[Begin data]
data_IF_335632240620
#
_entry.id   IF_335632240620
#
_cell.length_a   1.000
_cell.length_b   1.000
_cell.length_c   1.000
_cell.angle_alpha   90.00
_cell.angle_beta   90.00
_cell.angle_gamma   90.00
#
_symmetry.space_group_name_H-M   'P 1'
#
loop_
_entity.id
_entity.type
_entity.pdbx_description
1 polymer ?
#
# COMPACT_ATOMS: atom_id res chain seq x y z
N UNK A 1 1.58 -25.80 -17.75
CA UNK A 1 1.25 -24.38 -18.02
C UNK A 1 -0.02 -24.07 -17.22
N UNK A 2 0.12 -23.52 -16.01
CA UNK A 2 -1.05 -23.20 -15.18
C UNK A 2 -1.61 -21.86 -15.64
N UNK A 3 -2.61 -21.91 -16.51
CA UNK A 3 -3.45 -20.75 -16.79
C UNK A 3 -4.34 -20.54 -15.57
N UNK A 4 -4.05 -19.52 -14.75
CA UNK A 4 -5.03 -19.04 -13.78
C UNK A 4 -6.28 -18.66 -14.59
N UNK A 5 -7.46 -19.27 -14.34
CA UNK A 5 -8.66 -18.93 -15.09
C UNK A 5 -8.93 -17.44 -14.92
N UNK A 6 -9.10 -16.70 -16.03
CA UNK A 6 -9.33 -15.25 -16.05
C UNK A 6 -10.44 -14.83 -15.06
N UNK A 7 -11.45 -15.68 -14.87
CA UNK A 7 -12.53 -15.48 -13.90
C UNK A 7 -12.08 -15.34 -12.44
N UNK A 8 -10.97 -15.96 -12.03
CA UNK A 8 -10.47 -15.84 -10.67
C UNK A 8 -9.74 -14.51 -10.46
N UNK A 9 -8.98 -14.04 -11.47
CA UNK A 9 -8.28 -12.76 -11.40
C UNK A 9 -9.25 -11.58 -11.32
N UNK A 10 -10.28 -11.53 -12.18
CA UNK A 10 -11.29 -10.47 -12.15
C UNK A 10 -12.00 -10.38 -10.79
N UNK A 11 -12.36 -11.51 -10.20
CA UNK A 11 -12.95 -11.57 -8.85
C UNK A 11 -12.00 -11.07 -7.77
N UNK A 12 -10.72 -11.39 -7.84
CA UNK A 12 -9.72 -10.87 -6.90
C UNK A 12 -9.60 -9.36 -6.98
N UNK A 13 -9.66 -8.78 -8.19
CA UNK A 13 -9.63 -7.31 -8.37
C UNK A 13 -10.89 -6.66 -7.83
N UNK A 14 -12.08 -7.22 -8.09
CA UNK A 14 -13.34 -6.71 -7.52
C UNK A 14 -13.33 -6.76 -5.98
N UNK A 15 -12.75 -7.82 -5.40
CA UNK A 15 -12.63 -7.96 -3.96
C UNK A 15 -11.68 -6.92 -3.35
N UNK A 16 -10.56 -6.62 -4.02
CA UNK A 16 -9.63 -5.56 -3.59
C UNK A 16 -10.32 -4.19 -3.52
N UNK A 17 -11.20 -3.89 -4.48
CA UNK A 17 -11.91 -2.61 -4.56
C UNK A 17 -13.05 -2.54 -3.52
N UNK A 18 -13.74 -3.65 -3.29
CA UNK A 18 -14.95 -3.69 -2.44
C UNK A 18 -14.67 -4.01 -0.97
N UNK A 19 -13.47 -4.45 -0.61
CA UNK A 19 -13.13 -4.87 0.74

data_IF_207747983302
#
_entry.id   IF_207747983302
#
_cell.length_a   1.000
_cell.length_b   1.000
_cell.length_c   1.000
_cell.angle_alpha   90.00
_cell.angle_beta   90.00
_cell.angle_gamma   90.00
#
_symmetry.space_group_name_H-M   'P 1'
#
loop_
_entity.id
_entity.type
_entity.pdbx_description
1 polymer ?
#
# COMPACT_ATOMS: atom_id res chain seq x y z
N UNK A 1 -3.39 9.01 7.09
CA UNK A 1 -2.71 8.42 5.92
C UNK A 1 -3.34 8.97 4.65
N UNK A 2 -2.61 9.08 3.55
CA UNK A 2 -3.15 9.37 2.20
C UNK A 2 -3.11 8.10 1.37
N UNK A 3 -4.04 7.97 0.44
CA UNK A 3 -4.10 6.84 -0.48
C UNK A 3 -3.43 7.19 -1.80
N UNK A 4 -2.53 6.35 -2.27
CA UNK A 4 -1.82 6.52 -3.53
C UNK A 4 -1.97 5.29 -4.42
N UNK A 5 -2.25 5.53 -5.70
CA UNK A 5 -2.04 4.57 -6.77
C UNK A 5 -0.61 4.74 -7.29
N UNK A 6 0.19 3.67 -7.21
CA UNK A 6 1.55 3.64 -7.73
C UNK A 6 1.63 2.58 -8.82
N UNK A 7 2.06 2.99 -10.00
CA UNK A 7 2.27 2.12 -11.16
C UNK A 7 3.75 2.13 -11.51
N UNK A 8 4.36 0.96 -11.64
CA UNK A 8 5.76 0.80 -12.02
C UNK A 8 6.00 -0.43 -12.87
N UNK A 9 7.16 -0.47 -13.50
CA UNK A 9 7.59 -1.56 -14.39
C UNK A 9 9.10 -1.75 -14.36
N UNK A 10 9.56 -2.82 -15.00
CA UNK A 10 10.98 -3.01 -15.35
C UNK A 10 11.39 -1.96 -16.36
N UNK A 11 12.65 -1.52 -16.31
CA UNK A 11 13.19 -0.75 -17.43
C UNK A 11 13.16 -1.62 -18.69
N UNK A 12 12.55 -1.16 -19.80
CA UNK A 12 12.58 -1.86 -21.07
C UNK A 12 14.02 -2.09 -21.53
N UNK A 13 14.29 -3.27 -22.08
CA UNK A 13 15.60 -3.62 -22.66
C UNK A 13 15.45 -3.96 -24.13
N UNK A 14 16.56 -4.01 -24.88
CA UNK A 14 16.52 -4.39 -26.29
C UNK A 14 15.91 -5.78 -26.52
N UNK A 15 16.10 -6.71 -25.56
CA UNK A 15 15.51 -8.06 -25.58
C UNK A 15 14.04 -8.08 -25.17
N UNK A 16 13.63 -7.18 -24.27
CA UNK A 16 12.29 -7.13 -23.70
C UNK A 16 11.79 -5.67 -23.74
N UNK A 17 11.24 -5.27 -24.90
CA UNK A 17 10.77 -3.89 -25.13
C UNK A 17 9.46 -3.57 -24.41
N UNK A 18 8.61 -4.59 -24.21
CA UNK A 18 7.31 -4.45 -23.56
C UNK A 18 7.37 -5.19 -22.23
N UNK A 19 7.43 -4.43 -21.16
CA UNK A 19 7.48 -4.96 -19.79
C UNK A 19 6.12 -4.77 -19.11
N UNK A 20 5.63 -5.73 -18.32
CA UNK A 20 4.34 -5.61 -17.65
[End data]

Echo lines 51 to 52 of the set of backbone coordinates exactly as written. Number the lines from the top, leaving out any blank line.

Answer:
N UNK A 11 -12.36 -11.51 -10.20
CA UNK A 11 -12.95 -11.57 -8.85